It highlights some of the benefits EU regulations have given holidaymakers. 

It warns that these benefits could eventually go,  if we leave the EU. 

They include:

  • financial protection for package holidays
  • compensation for flight delays
  • access to free health cover through the European Health Insurance Card
  • caps on mobile phone charges
  • 'open skies' across the EU, resulting in more routes, more airlines, and lower fares

ABTA's Chief Executive, Mark Tanzer, says a vote to leave means uncertainty and possibly increased costs.

"We recognise that people will approach this referendum by considering many factors - personal, professional, and economic - before casting their vote," he says.

"ABTA has considered what a vote to leave the EU might mean purely from a travel perspective. Our view is that the potential risks and downsides are not matched by an equal upside for the traveller."

Abta Brexit InfographicAbta Brexit Infographic
















You can download the full ABTA report here. 

It seems to PlanetSKI that one thing is certain. 

And that is simple - Nothing is certain.

No-one can be sure what will happen if the UK votes to leave the EU, and any changes won't come overnight.

The people who get us to the mountains every winter may be well be fed up at the prospect, but they're won't be pulling up the drawbridge.

As one told us:  "We're not planning to shut up shop after Brexit!"


Others in the snowsport industry have sent us their views since we first posted this article on Monday:

The British Association of Snowsport Instructors, BASI:

"Securing working rights for BASI members in the EU is a key issue for BASI. If the UK leaves and the UK Government adopts a firm stance on immigration policy there is a risk that EU countries may well respond in a similar manner and the current relatively free movement of workers from the UK to EU would be made more difficult. BASI supports the free movement of workers and services as it underpins employment opportunities for many of our  British BASI Members and we do not want to see this eroded.   Whilst  Brexit would not affect the recognition of BASI qualifications (these are currently recognised Internationally), Brexit may impact the movement of UK nationals wishing to work in EU countries and this is a concern to us.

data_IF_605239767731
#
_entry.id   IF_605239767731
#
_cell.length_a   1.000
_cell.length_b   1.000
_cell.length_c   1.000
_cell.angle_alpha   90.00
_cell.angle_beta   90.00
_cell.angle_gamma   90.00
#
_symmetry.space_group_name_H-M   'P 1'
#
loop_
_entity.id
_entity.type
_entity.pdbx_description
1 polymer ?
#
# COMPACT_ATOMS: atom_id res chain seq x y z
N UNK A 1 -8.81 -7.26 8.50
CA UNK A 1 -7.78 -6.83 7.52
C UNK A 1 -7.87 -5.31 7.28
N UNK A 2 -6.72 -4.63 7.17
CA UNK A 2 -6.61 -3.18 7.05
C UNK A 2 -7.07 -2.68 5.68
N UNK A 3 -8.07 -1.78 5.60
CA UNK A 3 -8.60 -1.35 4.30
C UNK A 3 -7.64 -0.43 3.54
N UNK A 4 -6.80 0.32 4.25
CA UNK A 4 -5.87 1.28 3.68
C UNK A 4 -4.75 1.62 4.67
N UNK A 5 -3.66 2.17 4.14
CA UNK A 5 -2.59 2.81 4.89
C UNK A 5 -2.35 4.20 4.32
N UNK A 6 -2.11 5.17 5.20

BASI has been consulting with relevant MEP's to raise BASI's concerns. Andrew Lockerbie and Dave Renouf met with Catherine Stiller MEP to brief her on the status of current members working within the EU.  Catherine is currently vice chair of the Internal Market and Consumer Protection Committee (2014- ) and is a substitute on the Economic and Monetary Affairs Committee (2009- ). As well as asking for her support to ensure that consideration will be given to all qualification levels within any Delegated Act that emerges, BASI took the opportunity to posse 2 key questions to Catherine: